Cat owners have long been fascinated by the unique and euphoric behavioral responses to catnip. Offer a cat some catnip and you’ll quickly notice a change in their behavior. Catnap has been used for many years to enhance playtime, encourage mental stimulation, and even help cats relax.
Catnip contains a substance called nepetalactone, which is what causes cats to react with a feeling of euphoria.
Catnip is safe for kittens, but they respond to it until they are 3 to 6 months old.
Catnip can be used to enrich playtime for kittens or to encourage relaxation.
We know catnip is widely available and safe for adult cats, but can kittens have catnip? If you’re a new kitten owner you’re probably looking for new ways to entertain your new feline family member and encourage them to burn off some energy.
Kittens need lots of stimulation from a variety of sources to encourage healthy development and keep them occupied, so let’s take a look at the safety of catnip for kittens and how you can use catnip to make playtime more interesting.
What Is Catnip?
Catnip, or Nepeta cataria, is a member of the mint family. This herb originally grew in Europe and Asia but now grows all over the world. It can sometimes be seen growing in gardens and at the side of the road. It’s also sometimes known as catswort, catwort, or catmint.
Catnip secretes a chemical substance called nepetalactone. The smell of this secretion is what makes cats go crazy. Nepetalactone is found in the leaves, seeds, and stems of the catnip plant, and is released when these parts of the plants are crushed, chewed, or rubbed. That’s why you might notice your cat rolling in the plant—they are trying to release more of this oil to increase the delicious smell.
What Does Catnip Do To Cats?
Once your cat sniffs nepetalactone, it enters the nose and binds to highly specialized smell receptors called olfactory cells, which send signals to the brain. The brain then triggers a release of endorphins, a response that thought to be similar to the way the brain responds to morphine.
Typically, a strange bout of hyperactivity and happiness rapidly follows, and you might notice your cat drooling, jumping, or stretching. Cats might also do some crazy running, skipping, and jumping around the room. The smell can also make your cat totally chill out and even show you more affection.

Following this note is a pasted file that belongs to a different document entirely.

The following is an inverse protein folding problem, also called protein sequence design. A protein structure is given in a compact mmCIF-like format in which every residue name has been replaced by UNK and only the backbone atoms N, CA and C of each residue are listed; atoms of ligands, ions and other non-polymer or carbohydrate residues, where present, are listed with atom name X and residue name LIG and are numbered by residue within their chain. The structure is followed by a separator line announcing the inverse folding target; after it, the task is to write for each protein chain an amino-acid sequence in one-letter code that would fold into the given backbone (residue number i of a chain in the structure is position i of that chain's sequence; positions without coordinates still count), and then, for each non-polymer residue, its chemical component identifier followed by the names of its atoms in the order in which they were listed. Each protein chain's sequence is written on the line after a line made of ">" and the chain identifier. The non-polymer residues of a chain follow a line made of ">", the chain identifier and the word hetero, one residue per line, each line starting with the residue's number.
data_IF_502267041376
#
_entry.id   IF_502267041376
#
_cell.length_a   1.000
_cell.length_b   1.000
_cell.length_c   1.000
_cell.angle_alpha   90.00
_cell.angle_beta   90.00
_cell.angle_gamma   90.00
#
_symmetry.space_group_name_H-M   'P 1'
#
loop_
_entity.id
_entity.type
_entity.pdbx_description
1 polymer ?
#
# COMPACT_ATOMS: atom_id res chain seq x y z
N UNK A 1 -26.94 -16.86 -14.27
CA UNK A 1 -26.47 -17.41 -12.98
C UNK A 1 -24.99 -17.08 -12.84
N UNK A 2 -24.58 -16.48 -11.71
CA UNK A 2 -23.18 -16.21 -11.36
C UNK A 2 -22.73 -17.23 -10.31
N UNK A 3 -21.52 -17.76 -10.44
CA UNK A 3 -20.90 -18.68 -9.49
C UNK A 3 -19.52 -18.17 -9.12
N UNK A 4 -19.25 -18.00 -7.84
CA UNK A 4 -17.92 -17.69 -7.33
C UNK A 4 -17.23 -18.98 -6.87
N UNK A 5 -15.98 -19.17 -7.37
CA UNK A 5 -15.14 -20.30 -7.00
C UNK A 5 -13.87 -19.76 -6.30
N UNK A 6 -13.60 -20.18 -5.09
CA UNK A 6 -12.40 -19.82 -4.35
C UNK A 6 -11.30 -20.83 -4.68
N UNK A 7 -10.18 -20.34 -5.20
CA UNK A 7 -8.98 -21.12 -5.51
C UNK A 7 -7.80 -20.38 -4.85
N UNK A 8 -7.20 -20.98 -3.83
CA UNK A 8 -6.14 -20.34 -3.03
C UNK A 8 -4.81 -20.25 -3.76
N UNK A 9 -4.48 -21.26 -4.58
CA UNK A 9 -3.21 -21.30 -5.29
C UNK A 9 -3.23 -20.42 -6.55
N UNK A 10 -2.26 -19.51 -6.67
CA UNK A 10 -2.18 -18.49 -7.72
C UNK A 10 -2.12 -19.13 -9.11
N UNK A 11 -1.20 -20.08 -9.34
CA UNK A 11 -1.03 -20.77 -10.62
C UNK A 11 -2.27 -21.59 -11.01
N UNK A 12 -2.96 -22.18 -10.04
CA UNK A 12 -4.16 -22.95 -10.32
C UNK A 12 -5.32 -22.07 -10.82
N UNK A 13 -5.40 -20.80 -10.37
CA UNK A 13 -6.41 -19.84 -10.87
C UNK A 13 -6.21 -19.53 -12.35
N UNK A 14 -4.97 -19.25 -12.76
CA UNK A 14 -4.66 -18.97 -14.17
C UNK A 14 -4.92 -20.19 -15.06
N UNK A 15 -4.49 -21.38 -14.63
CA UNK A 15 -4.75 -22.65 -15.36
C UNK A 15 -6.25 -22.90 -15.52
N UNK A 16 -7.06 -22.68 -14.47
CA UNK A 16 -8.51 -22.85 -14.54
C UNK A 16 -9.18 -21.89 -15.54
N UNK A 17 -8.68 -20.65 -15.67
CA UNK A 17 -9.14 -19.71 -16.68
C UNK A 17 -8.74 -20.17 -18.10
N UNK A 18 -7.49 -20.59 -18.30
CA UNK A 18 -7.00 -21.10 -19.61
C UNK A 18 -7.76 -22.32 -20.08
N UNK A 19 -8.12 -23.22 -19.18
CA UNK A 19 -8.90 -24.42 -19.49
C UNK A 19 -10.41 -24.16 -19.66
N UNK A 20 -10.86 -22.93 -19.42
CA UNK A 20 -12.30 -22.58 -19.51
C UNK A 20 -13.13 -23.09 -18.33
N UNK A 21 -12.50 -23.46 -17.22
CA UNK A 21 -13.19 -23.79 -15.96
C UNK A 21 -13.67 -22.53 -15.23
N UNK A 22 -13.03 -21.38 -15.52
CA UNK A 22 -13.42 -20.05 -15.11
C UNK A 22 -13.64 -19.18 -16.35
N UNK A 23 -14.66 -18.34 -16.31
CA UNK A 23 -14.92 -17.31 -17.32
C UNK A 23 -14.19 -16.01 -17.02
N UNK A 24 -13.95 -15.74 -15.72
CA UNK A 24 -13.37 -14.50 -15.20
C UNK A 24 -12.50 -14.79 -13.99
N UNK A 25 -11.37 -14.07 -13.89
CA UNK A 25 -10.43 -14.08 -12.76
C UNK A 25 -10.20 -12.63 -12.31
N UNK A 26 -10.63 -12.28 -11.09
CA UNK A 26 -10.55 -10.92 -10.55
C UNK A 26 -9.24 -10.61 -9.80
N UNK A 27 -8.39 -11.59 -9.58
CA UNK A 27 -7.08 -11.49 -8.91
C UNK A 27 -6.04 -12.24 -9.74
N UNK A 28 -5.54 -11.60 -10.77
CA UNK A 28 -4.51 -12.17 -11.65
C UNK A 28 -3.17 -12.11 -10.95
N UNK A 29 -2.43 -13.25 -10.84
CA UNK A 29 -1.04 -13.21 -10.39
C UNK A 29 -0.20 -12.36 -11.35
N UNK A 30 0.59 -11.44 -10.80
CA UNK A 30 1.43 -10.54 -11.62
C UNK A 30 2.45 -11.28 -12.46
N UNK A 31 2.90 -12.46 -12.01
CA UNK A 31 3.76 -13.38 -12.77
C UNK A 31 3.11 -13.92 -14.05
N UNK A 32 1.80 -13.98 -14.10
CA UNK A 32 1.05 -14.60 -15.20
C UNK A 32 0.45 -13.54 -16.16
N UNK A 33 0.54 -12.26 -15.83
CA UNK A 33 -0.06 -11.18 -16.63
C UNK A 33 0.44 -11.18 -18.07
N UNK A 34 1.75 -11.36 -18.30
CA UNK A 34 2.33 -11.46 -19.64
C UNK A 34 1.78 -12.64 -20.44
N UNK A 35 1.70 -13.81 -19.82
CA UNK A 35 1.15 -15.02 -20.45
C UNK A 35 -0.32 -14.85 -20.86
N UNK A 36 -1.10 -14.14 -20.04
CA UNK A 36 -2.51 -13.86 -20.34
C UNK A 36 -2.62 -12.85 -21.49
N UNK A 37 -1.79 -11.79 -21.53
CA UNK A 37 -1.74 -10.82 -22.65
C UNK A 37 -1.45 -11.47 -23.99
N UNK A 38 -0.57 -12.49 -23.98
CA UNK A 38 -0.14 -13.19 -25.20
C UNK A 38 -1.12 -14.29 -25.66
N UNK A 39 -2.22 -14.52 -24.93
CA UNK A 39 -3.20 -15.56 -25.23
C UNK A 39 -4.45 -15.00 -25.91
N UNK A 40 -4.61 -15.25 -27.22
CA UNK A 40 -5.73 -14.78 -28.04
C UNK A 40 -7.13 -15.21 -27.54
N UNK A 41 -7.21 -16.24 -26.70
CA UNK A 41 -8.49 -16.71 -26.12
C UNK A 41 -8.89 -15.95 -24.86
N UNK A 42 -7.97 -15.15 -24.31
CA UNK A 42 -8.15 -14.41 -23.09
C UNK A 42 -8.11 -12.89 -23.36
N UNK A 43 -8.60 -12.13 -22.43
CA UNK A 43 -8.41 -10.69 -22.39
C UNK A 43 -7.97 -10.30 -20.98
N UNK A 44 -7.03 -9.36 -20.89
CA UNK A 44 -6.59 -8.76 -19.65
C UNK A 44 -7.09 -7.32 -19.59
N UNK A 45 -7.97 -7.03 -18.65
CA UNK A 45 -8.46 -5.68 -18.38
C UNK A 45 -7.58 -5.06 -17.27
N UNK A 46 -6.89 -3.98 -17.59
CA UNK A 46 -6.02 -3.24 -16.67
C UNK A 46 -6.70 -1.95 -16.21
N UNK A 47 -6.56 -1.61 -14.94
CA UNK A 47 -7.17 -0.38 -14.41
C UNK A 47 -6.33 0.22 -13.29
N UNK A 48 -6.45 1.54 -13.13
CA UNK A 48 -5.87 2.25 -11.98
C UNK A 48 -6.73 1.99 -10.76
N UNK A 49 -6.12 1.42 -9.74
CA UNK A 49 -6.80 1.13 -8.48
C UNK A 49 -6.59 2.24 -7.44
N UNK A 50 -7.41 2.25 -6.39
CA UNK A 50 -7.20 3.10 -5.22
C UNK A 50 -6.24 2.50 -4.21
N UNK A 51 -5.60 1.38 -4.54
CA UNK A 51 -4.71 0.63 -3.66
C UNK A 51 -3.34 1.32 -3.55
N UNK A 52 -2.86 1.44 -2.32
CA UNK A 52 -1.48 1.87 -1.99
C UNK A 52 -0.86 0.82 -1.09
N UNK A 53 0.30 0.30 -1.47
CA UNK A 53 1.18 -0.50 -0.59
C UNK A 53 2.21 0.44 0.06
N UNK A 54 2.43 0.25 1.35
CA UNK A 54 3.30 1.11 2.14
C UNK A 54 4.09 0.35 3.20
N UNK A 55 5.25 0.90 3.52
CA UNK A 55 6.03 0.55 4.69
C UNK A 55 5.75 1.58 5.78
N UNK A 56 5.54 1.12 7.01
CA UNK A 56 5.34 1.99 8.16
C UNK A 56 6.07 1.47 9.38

Occasionally, cats can become aggressive in response to catnip, which is an undesirable behavioral response. Cats that react this way should not use catnip. Every cat’s response to catnip is different. In fact, 20% to 30% of cats don’t react to catnip all. It’s thought that a cat’s response to catnip is genetic.
The effects of cattnip are usually short-lived and wear off after about 30 minutes when the cat loses their sensitivity to nepetalactone. It’s quite common for cats to be quiet and relaxed whilst the effects of the euphoria wear off. It’s important to note that the effects of catnip are non-addictive and cats do not become dependent on it in any way.
We don’t fully understand why cats love catnip so much, but some research suggests that the brain interprets the smell as a pheromone. The behavioral responses to catnip are associated with species-specific behaviors, including feeding, playing, and predatory behaviors. The scientists also noted that these reactions are random and intermittent.
Also Read: Can Cats Eat Catnip?
Can Kittens Have Catnip?
Kittens need lots of stimulation to keep them busy and to encourage healthy development. Catnip can be particularly interesting for your kitten. But we know that kittens don’t develop a sensitivity to nepetalactone until they are a bit older, usually around 3 to 6 months old. Before this age, kittens might completely ignore catnip or produce only a very weak reaction to it. Once they do develop that sensitivity, kittens go crazy for catnip!
We’re all familiar with the zoomies, and catnip can often trigger these mad episodes of running around. Playtime is essential to avoid boredom and problem behaviors, and a bit of catnip can make playtime just that bit more exciting.